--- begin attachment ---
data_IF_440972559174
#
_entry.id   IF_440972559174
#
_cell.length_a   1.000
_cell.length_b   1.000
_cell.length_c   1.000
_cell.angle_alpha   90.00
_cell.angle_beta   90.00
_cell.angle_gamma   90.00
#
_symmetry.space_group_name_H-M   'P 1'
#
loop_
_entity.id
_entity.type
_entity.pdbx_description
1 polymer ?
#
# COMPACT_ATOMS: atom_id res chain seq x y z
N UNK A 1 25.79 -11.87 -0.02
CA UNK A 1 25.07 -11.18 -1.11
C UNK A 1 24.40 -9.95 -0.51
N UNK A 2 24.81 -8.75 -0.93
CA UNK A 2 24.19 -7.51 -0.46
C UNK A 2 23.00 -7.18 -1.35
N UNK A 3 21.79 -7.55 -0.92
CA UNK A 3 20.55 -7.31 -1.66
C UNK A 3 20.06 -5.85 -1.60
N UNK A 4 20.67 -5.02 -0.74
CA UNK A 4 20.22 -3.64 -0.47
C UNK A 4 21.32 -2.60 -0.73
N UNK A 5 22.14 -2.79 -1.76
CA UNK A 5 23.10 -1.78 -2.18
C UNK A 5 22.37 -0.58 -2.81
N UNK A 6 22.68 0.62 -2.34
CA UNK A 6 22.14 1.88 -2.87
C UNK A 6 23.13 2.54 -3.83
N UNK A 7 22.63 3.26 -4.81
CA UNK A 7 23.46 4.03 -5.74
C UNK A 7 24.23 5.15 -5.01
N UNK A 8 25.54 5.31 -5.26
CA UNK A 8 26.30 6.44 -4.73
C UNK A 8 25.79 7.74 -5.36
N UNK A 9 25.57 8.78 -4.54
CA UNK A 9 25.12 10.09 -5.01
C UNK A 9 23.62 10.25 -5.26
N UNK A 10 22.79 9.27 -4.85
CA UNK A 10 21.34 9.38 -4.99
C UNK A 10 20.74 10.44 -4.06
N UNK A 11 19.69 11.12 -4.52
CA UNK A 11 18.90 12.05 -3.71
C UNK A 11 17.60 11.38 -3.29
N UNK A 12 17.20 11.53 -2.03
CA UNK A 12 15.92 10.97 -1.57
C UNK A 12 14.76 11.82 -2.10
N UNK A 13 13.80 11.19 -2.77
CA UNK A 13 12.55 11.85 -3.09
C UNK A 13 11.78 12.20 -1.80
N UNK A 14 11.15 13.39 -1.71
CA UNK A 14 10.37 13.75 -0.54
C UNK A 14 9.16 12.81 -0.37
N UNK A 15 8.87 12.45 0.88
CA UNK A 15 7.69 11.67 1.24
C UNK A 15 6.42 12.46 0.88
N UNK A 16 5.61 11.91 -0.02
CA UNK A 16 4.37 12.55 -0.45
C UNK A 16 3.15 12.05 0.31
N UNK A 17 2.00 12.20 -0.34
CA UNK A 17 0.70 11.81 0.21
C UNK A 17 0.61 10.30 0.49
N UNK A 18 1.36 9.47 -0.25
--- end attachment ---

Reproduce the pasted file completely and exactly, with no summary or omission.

data_IF_440972559174
#
_entry.id   IF_440972559174
#
_cell.length_a   1.000
_cell.length_b   1.000
_cell.length_c   1.000
_cell.angle_alpha   90.00
_cell.angle_beta   90.00
_cell.angle_gamma   90.00
#
_symmetry.space_group_name_H-M   'P 1'
#
loop_
_entity.id
_entity.type
_entity.pdbx_description
1 polymer ?
#
# COMPACT_ATOMS: atom_id res chain seq x y z
N UNK A 1 25.79 -11.87 -0.02
CA UNK A 1 25.07 -11.18 -1.11
C UNK A 1 24.40 -9.95 -0.51
N UNK A 2 24.81 -8.75 -0.93
CA UNK A 2 24.19 -7.51 -0.46
C UNK A 2 23.00 -7.18 -1.35
N UNK A 3 21.79 -7.55 -0.92
CA UNK A 3 20.55 -7.31 -1.66
C UNK A 3 20.06 -5.85 -1.60
N UNK A 4 20.67 -5.02 -0.74
CA UNK A 4 20.22 -3.64 -0.47
C UNK A 4 21.32 -2.60 -0.73
N UNK A 5 22.14 -2.79 -1.76
CA UNK A 5 23.10 -1.78 -2.18
C UNK A 5 22.37 -0.58 -2.81
N UNK A 6 22.68 0.62 -2.34
CA UNK A 6 22.14 1.88 -2.87
C UNK A 6 23.13 2.54 -3.83
N UNK A 7 22.63 3.26 -4.81
CA UNK A 7 23.46 4.03 -5.74
C UNK A 7 24.23 5.15 -5.01
N UNK A 8 25.54 5.31 -5.26
CA UNK A 8 26.30 6.44 -4.73
C UNK A 8 25.79 7.74 -5.36
N UNK A 9 25.57 8.78 -4.54
CA UNK A 9 25.12 10.09 -5.01
C UNK A 9 23.62 10.25 -5.26
N UNK A 10 22.79 9.27 -4.85
CA UNK A 10 21.34 9.38 -4.99
C UNK A 10 20.74 10.44 -4.06
N UNK A 11 19.69 11.12 -4.52
CA UNK A 11 18.90 12.05 -3.71
C UNK A 11 17.60 11.38 -3.29
N UNK A 12 17.20 11.53 -2.03
CA UNK A 12 15.92 10.97 -1.57
C UNK A 12 14.76 11.82 -2.10
N UNK A 13 13.80 11.19 -2.77
CA UNK A 13 12.55 11.85 -3.09
C UNK A 13 11.78 12.20 -1.80
N UNK A 14 11.15 13.39 -1.71
CA UNK A 14 10.37 13.75 -0.54
C UNK A 14 9.16 12.81 -0.37
N UNK A 15 8.87 12.45 0.88
CA UNK A 15 7.69 11.67 1.24
C UNK A 15 6.42 12.46 0.88
N UNK A 16 5.61 11.91 -0.02
CA UNK A 16 4.37 12.55 -0.45
C UNK A 16 3.15 12.05 0.31
N UNK A 17 2.00 12.20 -0.34
CA UNK A 17 0.70 11.81 0.21
C UNK A 17 0.61 10.30 0.49
N UNK A 18 1.36 9.47 -0.25